Market Update

WFP's May Market Watch reports that the price of grain is decreasing in most large urban markets due to decline in demand and government restrictions imposed on the bulk purchase of cereals from local markets. The supply of cereals has also increased during the month due to release of stocks by farmers anticipating further price decline as green maize harvests have started to arrive in markets. Meanwhile, general inflation based on the monthly moving average stood at 41.6 per cent in May 2009, with food inflation at 52.6 per cent and non-food inflation at 24.5 per cent. This reflects a nearly 2 per cent decrease compared to April 2009, although the rate remains 19.8 per cent higher than that of May 2008. For more information contact:

Nutrition Response

To strengthen the nutrition response, the Government, with UNICEF support, has developed a 'Therapeutic Feeding Programme (TFP) roll-out strategy', consisting of establishing one Outpatient Therapeutic Programme (OTP) for the management of uncomplicated Severe Acute Malnutrition (SAM) in every health post in hotspot woredas and a minimum of 1 to 2 Therapeutic Feeding Units (TFUs) per woreda for the treatment of complicated SAM. The roll-out strategy has begun in all 67 hotspot woredas of Oromiya Region, while preparatory actions are ongoing in SNNPR and Amhara Region. Meanwhile, the findings of the Somali Region nutrition survey are expected to be shared with the Nutrition Steering Committee next week and a comprehensive response plan developed at the regional level thereafter. Ensuring rapid action is essential as the situation in the region is likely to deteriorate given the reportedly poor performance of the gu rains and the upcoming hagga dry season. Moreover, in Amhara, regional authorities together with NGOs are planning assessments in the identified hotspot woredas of Telemet, Wadla, Sehala, Abergele, Argoba, Legihida and Bati. For more information contact: &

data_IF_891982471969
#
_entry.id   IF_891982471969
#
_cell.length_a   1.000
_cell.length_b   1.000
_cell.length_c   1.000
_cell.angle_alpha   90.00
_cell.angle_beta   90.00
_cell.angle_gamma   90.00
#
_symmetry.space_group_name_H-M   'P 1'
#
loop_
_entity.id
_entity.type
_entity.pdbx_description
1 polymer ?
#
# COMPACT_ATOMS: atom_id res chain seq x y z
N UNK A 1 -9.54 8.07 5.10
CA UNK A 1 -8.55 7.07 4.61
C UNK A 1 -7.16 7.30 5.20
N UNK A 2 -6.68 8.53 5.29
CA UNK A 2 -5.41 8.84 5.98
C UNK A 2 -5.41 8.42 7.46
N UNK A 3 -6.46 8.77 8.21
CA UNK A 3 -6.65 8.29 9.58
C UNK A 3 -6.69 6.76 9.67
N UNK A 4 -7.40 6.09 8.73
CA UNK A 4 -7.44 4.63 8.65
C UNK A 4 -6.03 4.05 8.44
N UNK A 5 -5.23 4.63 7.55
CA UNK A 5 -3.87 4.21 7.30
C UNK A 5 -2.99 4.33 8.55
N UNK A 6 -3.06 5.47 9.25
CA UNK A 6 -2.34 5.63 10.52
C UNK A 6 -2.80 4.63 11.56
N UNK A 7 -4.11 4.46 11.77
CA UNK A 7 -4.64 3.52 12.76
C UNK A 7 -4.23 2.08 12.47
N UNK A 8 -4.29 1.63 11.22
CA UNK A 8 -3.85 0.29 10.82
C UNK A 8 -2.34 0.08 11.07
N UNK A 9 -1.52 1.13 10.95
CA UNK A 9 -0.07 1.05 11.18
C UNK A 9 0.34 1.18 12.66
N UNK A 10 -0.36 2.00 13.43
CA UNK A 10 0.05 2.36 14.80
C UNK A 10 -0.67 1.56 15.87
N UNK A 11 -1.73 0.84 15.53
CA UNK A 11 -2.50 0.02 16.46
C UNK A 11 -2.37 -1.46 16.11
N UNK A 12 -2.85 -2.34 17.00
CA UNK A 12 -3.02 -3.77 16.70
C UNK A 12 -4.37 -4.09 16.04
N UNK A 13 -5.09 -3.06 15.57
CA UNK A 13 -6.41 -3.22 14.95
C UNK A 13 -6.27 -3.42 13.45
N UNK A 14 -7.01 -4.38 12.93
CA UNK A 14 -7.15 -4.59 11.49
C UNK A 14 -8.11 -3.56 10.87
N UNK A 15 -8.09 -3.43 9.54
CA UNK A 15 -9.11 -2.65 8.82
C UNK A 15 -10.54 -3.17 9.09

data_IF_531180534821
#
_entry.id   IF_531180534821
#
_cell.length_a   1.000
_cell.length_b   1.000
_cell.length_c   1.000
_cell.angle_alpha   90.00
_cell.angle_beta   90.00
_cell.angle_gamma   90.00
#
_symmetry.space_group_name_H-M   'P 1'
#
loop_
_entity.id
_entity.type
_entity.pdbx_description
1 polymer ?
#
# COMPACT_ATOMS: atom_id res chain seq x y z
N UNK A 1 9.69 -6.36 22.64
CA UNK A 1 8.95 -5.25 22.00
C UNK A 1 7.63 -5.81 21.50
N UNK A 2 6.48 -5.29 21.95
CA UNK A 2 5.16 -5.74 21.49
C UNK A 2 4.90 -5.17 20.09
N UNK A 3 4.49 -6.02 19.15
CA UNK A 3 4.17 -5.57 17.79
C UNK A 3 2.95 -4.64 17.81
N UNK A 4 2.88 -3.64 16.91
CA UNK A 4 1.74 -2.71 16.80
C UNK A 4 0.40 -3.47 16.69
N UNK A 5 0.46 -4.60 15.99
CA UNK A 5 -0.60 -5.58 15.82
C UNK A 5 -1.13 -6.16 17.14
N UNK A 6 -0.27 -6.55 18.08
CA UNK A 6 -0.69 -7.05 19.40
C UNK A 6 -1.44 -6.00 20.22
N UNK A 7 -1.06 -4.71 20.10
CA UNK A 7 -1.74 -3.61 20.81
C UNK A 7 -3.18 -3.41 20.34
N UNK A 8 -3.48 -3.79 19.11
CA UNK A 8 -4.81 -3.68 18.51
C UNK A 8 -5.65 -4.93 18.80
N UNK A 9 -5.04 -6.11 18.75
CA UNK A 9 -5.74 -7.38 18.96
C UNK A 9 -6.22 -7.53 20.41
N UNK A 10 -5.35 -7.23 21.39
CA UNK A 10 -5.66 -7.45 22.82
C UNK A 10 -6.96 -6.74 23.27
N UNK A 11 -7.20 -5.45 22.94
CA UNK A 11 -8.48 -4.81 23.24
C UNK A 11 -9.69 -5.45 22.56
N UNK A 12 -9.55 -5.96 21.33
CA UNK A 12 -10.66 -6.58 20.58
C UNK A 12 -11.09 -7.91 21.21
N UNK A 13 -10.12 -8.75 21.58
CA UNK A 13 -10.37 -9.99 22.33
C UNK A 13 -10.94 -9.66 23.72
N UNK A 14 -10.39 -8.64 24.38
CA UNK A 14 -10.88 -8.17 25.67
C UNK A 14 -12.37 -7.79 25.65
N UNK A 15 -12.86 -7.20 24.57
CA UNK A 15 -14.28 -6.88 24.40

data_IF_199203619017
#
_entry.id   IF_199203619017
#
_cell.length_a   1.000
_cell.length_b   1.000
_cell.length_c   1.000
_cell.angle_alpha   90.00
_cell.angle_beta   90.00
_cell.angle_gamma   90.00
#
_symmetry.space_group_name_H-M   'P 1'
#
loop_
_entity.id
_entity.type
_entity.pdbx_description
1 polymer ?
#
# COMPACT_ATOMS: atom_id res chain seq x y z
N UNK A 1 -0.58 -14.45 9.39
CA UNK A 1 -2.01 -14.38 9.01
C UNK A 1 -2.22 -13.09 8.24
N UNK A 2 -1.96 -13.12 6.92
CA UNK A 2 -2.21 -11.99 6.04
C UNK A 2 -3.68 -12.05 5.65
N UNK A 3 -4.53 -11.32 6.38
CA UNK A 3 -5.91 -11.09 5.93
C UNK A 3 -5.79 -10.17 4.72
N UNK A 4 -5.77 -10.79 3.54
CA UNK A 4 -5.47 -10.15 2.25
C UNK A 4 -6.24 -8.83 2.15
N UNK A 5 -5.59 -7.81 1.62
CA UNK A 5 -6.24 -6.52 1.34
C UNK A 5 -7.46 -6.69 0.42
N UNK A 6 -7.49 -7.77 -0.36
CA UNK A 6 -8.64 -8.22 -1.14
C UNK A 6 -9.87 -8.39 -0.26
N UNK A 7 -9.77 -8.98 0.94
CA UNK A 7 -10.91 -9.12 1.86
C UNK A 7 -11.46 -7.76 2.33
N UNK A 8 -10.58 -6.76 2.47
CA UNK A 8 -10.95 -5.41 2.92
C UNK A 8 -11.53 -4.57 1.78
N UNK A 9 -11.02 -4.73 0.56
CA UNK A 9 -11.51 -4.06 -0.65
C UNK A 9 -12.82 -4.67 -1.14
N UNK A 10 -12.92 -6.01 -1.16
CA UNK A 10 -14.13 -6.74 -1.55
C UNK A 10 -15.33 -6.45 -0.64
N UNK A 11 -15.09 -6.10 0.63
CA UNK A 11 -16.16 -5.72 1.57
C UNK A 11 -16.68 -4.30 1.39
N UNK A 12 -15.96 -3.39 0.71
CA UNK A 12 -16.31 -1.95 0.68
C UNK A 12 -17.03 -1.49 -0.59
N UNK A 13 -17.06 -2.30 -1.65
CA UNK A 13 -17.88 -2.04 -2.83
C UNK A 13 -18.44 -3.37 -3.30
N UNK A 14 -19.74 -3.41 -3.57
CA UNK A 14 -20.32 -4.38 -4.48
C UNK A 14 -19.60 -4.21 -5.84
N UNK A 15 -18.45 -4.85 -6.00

AWD Update

WHO reports that 353 cases of Acute Watery Diarrhoea (AWD) and six deaths were reported from 11 woredas in Oromiya, Afar and SNNPR between 1 and 7 June. Moreover, a suspected AWD outbreak has been reported in Afdem and Miesso woredas of Shinile zone, Somali Region. The Somali Regional Health Bureau (RHB) dispatched a joint assessment team comprising representatives from the RHB, Disaster Prevention and Preparedness Bureau (DPPB), Regional Water Bureau (RWB), Oxfam GB and Hararghe Catholic Secretariat (HCS) to the affected areas on 17 June. While a comprehensive response will be developed based on the team's findings, immediate assistance in the form of medicines, oral rehydration salts (ORS) and other material and CTC equipment was dispatched with the team by the RHB and UNICEF. Oxfam and DPPB are providing water trucking to the affected areas. WHO also continues to provide technical support to Oromiya, Afar, Harari and SNNPR through provision of emergency drug kits, supporting assessments, monitoring and supervision, and strengthening surveillance activities. UNICEF distributed printed materials on AWD prevention and response measures to regional education and health bureaus in Harari and SNNPR and is sending materials for set-up of five CTCs to Harari Region, as well as 450 kg of calcium hypochlorite water treatment chemicals, enough to cover the needs of more than 83,500 people for one month, and 266,160 sachets of PUR water treatment chemical, sufficient for 6,000 people for a period of one month. Meanwhile in response to the relapse of AWD in Gewane and Buremudaytu woredas in Afar, the RHB and RWB with support from WHO and UNICEF, prepared an AWD preparedness plan for June to November 2009. The draft plan targets 15 woredas with an estimated at-risk population of 636,530 residents and 70,500 seasonal daily labourers from cotton plantations. For more information contact: &